Admittedly, Warface: Breakout feels a bit barren. With just a single mode, variety is definitely absent here. That’s not all that’s missing, though. While Warface includes multiple classes including riflemen, snipers, engineers, and the Terminator-like SED, Warface: Breakout doesn’t have any of that. Yes, there’s a decent number of guns to play around with, but with no actual classes to distinguish characters, things can start to get a bit repetitive.
Warface: Breakout attempts to supplement its lack of modes with casual and hardcore gameplay options. The latter enables friendly fire and increases the number of rounds played. Outside of that, though, there’s not much to really bulk up the experience.
On the plus side, the shooting in Warface: Breakout feels good. Aiming is tight and responsive, and the guns have a nice weight to them. And while you’ll definitely find your favorite loadout, the different guns all feel unique. No two assault rifles or SMGs are the same. This is great because depending on the map, how you approach each round, and what your specific plan of action is, you’ll be compelled to switch up which guns you use and how your strategy plays out.
Though there are currently only five maps, they’re all pretty good. They’re a decent size and all the maps have a maze-like structure, so you can storm the enemy front in different ways. As the attacker, this makes it so that you can plan out different attack patterns. As the defender, it keeps you alert so that you’re careful not to get jumped by someone who may be lurking around the corner or camping atop a perch.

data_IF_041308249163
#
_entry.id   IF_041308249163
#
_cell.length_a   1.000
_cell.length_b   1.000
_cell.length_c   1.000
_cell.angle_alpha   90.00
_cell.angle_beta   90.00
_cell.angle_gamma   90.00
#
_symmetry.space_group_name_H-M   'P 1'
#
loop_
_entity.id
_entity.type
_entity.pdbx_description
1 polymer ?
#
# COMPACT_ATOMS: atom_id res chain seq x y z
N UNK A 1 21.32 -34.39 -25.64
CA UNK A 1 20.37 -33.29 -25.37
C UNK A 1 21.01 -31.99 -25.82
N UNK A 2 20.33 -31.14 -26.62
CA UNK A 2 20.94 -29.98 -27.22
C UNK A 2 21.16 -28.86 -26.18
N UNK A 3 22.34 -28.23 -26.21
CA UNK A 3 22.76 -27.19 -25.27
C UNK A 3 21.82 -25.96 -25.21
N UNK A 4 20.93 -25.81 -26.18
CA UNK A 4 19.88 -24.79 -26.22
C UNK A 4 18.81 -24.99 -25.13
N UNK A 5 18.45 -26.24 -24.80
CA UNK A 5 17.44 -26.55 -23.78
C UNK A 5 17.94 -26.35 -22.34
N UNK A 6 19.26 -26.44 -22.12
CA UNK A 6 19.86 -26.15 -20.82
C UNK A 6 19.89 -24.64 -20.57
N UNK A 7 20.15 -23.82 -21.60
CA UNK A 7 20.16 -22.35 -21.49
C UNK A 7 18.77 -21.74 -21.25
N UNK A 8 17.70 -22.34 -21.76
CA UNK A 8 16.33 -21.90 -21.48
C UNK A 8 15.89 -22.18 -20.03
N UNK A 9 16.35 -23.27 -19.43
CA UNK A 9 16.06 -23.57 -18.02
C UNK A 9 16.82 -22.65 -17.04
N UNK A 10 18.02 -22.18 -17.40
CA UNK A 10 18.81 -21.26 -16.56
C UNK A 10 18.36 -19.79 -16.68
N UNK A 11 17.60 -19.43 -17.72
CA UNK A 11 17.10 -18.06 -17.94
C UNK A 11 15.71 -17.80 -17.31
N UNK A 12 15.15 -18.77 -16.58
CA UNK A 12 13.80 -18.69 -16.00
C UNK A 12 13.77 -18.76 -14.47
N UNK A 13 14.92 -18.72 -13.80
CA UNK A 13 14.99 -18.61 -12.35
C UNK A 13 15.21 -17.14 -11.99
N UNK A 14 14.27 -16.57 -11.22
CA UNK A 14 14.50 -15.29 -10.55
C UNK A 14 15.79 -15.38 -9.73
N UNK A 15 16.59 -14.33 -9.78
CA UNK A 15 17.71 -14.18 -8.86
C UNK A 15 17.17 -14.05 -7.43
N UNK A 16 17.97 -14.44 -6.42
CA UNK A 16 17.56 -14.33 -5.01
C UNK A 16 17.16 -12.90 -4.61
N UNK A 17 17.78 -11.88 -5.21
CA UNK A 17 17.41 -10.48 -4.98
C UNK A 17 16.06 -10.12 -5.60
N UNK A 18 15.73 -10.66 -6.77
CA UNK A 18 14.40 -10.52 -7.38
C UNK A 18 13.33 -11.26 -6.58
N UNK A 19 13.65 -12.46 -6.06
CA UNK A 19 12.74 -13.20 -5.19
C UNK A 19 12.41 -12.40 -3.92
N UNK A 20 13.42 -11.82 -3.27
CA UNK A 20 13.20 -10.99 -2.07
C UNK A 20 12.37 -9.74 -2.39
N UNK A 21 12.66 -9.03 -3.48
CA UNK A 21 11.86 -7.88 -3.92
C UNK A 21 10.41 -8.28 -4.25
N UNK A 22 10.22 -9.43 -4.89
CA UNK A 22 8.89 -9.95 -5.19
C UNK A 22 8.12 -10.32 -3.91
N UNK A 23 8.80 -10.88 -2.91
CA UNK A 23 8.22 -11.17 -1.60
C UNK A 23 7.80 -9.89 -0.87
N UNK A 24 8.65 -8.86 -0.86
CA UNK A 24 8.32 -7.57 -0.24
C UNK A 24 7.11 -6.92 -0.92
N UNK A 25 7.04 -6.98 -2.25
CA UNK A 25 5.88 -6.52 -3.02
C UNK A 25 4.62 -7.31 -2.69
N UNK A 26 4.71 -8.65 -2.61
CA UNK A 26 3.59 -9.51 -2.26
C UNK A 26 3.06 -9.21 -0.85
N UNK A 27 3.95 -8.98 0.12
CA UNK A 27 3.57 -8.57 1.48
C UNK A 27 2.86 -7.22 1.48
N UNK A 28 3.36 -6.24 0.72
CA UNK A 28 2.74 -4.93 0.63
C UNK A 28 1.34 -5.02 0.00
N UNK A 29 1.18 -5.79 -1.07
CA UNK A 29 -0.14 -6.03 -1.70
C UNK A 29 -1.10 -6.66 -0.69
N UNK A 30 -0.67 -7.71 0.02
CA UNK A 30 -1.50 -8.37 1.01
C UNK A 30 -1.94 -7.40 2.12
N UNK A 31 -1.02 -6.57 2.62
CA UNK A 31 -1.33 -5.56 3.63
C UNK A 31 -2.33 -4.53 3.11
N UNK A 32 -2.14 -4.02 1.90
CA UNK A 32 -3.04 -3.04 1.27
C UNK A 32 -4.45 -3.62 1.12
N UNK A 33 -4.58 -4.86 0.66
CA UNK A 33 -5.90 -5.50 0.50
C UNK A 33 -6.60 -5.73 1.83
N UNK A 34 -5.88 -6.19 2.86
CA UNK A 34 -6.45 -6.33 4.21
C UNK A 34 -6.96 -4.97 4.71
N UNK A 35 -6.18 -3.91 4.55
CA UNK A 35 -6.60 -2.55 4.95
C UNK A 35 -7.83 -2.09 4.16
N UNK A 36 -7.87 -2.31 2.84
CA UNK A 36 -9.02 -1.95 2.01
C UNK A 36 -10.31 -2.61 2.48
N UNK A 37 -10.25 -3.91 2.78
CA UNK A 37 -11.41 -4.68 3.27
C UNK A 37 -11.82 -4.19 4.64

It seems as if Warface: Breakout and standard Warface are going to be kept independent of each other. That’s great, because if you dig what Warface has been doing for years, you can stick with that. It’s arguably the better game thanks to its wider variety of gameplay options and fully realized mechanics. It’s also free, so there’s that. But if you want to get in on what could be the start of something special, Warface: Breakout is decent enough. It’s a hard sell, no doubt, but it’s polished and is expected to receive some major content updates.
One department where Warface: Breakout really outshines the original game is in its visual presentation. The game looks good enough from a technical standpoint, but it’s the aesthetics of the different maps that really stand out. You’ve got cities, pyramids, and docks — and with more maps planned for future release, it’s going to be fun seeing what themes the developers explore in terms of art design.
As far as the audio is concerned, the shooting has a nice strong sound to it that echoes across the entire map. Other than that, though, there’s some pretty generic — although apparently, licensed— electronic music and a bit of bad voice acting.
This early into the game, I would have to say that I’ve enjoyed Warface: Breakout, but there’s a lot of room for improvement. The game feels bare-bones, even though the shooting mechanics are tight and polished. I like the maps, but I wish there were more. I like the guns, but I miss the classes of OG Warface. Yes, the developers have promised that there’s more content on the horizon, including seasonal play, but what’s available now is a bit lacking.
It’s possible that Warface: Breakout will — pardon the pun — break out of the shadow of other tactical first-person shooters like Siege and CS:GO, but right now it’s a pretty basic game with solid shooting gameplay and nice maps but little else. Here’s hoping the game grows and becomes something special because the foundations for it to become exactly that are certainly there.